24 August 2012

Pot, Boiler . . . where'd the "Space" come from??

I mentioned that there sometimes seems to be disagreement concerning the term potboiler -- at least, to me.

Does potboiler have only one meaning, or two meanings?  And, is it a term you want applied to something you write, or not?

Examining several dictionaries, I found similar definitions for the word, each indicating a potboiler is a mediocre or inferior work produced solely for financial gain.  Googling the term, however, took me to an Amazon webpage that described several well-respected mystery/suspense novels as potboilers.

Faced with this conundrum, I did what I often do, when faced with a difficult problem …

I headed for the cigar store.

There, over a period of several shifts, I took a non-scientific straw poll (I hesitate to call it an actual survey), asking customers if they had heard of a potboiler story or novel. And, if they had, what they thought the term  meant.

 Below, are the Polling Questions as respondents saw them on sheets of 8.5 x 11 inch paper:

 Gender: M F (circle one)
 Age: ______
 ( )Smoker  ( )Non-smoker

 I am a:
 ( ) Regular Ford & Haig Tobacconist customer
 ( ) Visitor (out of town)
 ( ) Visitor (live locally)

 On average, I read approximately:
 ( ) One or more books per week
 ( ) One book every two weeks
 ( ) One to two books per month
 ( ) One book every month or two
 ( ) I read books, but not that often.
 ( ) I read magazines and/or newspapers, but don’t usually read books.

 Please check the appropriate response:
( ) I am certain I know the meaning of the term potboiler as it pertains to literature.
( ) I am uncertain of the meaning of the term potboiler as it pertains to literature.

 Please check the appropriate response:
( ) I believe the term potboiler has a negative connotation, in literature.
( ) I believe the term potboiler has a positive connotation in literature.

 Please check the appropriate response:
( ) I would not read a book described as a potboiler on the back cover.
( ) I might read a book described as a potboiler on the back cover.
( ) I would definitely read a book described as a potboiler on the back cover.

 A Potboiler is best described as:
 ( ) A book about cooking.
 ( ) A book written by an author just to make money. It’s not usually very good.
 ( ) A suspense or thriller with great tension, in which the main character is under a lot of pressure.

Is that a TURKEY in the pot???
The Results

I asked dozens of customers, but only 52 were willing to fill out a Polling Sheet. The rest were in too much of a hurry, disliked reading all together, or simply thought I was a loon. (Go figure!)

Of the 52 respondents: 43 were male, 9 female. They ranged in age from 19 to 74 years. 41 of them smoked tobacco, the other 11 being friends of somebody who smoked (hence their presence in a tobacco shop).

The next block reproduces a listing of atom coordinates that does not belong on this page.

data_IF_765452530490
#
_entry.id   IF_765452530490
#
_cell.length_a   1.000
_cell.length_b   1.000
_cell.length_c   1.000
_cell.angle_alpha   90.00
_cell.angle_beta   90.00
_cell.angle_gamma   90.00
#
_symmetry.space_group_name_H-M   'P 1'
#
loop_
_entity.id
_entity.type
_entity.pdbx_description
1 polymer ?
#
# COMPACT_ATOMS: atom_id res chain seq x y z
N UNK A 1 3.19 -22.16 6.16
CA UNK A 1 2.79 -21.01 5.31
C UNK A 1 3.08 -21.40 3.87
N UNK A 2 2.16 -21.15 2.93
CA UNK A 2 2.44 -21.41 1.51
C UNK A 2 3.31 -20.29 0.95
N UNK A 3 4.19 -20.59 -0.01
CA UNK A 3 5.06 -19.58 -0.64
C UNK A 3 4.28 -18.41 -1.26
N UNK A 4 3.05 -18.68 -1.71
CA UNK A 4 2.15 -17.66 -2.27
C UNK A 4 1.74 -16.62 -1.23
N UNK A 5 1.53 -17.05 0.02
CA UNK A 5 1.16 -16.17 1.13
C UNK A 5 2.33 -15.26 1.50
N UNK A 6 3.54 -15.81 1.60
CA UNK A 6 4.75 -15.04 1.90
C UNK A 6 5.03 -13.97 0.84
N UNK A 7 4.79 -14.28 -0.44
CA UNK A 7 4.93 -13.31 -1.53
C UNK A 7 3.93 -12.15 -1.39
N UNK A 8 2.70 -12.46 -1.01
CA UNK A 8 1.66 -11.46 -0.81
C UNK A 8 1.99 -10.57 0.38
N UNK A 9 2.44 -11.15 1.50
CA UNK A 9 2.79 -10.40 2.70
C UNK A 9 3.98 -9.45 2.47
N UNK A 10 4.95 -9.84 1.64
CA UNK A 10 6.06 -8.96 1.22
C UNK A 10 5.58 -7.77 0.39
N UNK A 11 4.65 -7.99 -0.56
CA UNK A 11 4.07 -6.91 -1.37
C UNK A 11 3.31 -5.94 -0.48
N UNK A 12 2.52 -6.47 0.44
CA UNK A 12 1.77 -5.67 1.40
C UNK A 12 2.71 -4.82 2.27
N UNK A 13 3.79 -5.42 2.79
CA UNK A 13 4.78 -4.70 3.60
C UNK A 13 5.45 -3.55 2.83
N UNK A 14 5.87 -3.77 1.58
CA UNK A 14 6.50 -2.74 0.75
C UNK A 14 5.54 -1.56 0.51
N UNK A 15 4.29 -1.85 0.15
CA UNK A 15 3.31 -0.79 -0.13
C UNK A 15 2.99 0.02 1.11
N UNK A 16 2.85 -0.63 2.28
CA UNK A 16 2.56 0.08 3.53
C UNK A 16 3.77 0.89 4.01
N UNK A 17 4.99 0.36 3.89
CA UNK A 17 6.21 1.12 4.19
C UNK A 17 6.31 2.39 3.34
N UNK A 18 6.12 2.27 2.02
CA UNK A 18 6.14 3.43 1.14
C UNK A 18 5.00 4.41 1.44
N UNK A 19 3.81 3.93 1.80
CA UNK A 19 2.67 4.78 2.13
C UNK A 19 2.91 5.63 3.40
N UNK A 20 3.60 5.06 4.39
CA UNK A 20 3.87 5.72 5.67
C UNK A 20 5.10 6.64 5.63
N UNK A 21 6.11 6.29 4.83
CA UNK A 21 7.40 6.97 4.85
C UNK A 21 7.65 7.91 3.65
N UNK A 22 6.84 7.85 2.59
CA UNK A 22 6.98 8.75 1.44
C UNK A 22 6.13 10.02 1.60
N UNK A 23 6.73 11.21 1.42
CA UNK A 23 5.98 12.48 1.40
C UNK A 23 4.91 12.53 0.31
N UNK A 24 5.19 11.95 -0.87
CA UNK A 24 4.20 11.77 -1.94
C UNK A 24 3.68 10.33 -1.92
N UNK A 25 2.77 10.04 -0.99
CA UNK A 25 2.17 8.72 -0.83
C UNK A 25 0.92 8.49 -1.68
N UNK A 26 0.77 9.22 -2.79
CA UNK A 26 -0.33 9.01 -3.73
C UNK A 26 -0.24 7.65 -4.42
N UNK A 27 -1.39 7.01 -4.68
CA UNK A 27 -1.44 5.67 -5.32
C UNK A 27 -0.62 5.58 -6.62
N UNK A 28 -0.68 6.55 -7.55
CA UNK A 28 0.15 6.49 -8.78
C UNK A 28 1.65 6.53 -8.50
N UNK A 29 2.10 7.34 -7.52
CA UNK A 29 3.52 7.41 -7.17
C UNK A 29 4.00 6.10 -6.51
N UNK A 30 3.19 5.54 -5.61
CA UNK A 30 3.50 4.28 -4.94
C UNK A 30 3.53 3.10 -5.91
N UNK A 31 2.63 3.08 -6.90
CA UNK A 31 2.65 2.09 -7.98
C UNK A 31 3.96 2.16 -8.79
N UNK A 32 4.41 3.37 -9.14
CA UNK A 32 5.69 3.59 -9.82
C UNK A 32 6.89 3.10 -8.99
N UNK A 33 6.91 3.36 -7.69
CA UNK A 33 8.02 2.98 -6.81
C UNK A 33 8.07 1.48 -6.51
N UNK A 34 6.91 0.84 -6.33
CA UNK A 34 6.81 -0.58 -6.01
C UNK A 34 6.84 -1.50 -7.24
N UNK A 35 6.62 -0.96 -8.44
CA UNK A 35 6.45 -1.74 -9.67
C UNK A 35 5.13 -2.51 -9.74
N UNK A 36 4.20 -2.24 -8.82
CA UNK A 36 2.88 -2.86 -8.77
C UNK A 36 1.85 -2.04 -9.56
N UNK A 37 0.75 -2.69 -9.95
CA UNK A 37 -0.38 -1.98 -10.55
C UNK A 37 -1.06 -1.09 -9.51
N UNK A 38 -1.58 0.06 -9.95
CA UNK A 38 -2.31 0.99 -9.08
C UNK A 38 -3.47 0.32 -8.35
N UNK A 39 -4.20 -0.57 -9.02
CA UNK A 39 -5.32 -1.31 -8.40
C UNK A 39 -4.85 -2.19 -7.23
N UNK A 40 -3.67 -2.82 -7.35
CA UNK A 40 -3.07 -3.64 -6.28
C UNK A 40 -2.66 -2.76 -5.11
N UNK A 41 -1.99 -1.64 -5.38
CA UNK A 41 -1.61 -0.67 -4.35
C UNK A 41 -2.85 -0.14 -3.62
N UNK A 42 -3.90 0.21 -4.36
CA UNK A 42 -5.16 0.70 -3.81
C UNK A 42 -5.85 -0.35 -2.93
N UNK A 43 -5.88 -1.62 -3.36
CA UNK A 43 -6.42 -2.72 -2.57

Among the respondents, 30 were regular customers of the store, who knew me, while 6 were visiting The Valley of the Sun in July/August -- meaning that one must question their sanity! -- and the remaining 16 were residents but not regular customers of the cigar store.

Two respondents claimed to read at least two books a week. 14 said that they read one to two books a month, 29 said they read about a book every month or two, 5 said they read fewer than one book every two months, and the remaining 2 said they read newspapers or magazines, but not books.

Thus, as can be plainly seen: this survey is in no way random — the respondents all being smokers or friends of smokers, who happened to find their way through the door of the shop where I work. As such, the survey probably bears little real relation to cultural norms across the United States. On the other hand, my friends on the newspaper staff sometimes construct entire articles around similarly flawed surveys. So, let’s follow suit.

Of the 52 respondents, only 11 stated that they were sure of potboiler’s meaning, while 40 confessed to some amount of confusion, and one person initially thought I was asking his opinion about Chinese dumplings. (This person was provided with clarification between the terms Potboiler and Pot Sticker, at which point he confessed to some confusion concerning the term Potboiler.)

Of the 11 who were certain of potboiler’s meaning, 8 felt the connotation was negative, while 3 said potboiler had a positive connotation.

Of the 41 who expressed some doubt concerning potboiler’s meaning, 14 thought the term had a negative connotation, while 31 said they felt potboiler was a positive description of writing. (14 + 31 = 45 This is greater than the total number of respondents who expressed doubt about the meaning, because some respondents marked both answers.)